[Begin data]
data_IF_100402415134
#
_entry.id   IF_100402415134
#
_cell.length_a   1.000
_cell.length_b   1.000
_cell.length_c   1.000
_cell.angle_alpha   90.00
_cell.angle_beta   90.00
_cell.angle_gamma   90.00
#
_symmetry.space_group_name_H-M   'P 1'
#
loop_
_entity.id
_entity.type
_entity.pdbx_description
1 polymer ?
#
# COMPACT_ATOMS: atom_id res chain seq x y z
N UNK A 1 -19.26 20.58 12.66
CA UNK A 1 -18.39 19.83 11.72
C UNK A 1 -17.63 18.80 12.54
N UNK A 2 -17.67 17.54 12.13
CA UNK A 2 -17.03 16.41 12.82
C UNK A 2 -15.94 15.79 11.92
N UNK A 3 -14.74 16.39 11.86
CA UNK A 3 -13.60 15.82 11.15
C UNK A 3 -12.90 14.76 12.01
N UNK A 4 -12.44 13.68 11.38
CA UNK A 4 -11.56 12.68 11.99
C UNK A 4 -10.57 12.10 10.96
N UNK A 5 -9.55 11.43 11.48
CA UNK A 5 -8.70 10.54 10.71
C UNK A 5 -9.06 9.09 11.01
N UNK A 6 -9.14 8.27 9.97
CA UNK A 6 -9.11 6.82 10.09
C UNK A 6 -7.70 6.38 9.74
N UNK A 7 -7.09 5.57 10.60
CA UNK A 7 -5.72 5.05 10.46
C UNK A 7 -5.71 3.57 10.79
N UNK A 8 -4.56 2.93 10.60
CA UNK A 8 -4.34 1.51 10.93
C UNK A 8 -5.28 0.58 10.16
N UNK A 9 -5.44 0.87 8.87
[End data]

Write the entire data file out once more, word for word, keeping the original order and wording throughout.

data_IF_100402415134
#
_entry.id   IF_100402415134
#
_cell.length_a   1.000
_cell.length_b   1.000
_cell.length_c   1.000
_cell.angle_alpha   90.00
_cell.angle_beta   90.00
_cell.angle_gamma   90.00
#
_symmetry.space_group_name_H-M   'P 1'
#
loop_
_entity.id
_entity.type
_entity.pdbx_description
1 polymer ?
#
# COMPACT_ATOMS: atom_id res chain seq x y z
N UNK A 1 -19.26 20.58 12.66
CA UNK A 1 -18.39 19.83 11.72
C UNK A 1 -17.63 18.80 12.54
N UNK A 2 -17.67 17.54 12.13
CA UNK A 2 -17.03 16.41 12.82
C UNK A 2 -15.94 15.79 11.92
N UNK A 3 -14.74 16.39 11.86
CA UNK A 3 -13.60 15.82 11.15
C UNK A 3 -12.90 14.76 12.01
N UNK A 4 -12.44 13.68 11.38
CA UNK A 4 -11.56 12.68 11.99
C UNK A 4 -10.57 12.10 10.96
N UNK A 5 -9.55 11.43 11.48
CA UNK A 5 -8.70 10.54 10.71
C UNK A 5 -9.06 9.09 11.01
N UNK A 6 -9.14 8.27 9.97
CA UNK A 6 -9.11 6.82 10.09
C UNK A 6 -7.70 6.38 9.74
N UNK A 7 -7.09 5.57 10.60
CA UNK A 7 -5.72 5.05 10.46
C UNK A 7 -5.71 3.57 10.79
N UNK A 8 -4.56 2.93 10.60
CA UNK A 8 -4.34 1.51 10.93
C UNK A 8 -5.28 0.58 10.16
N UNK A 9 -5.44 0.87 8.87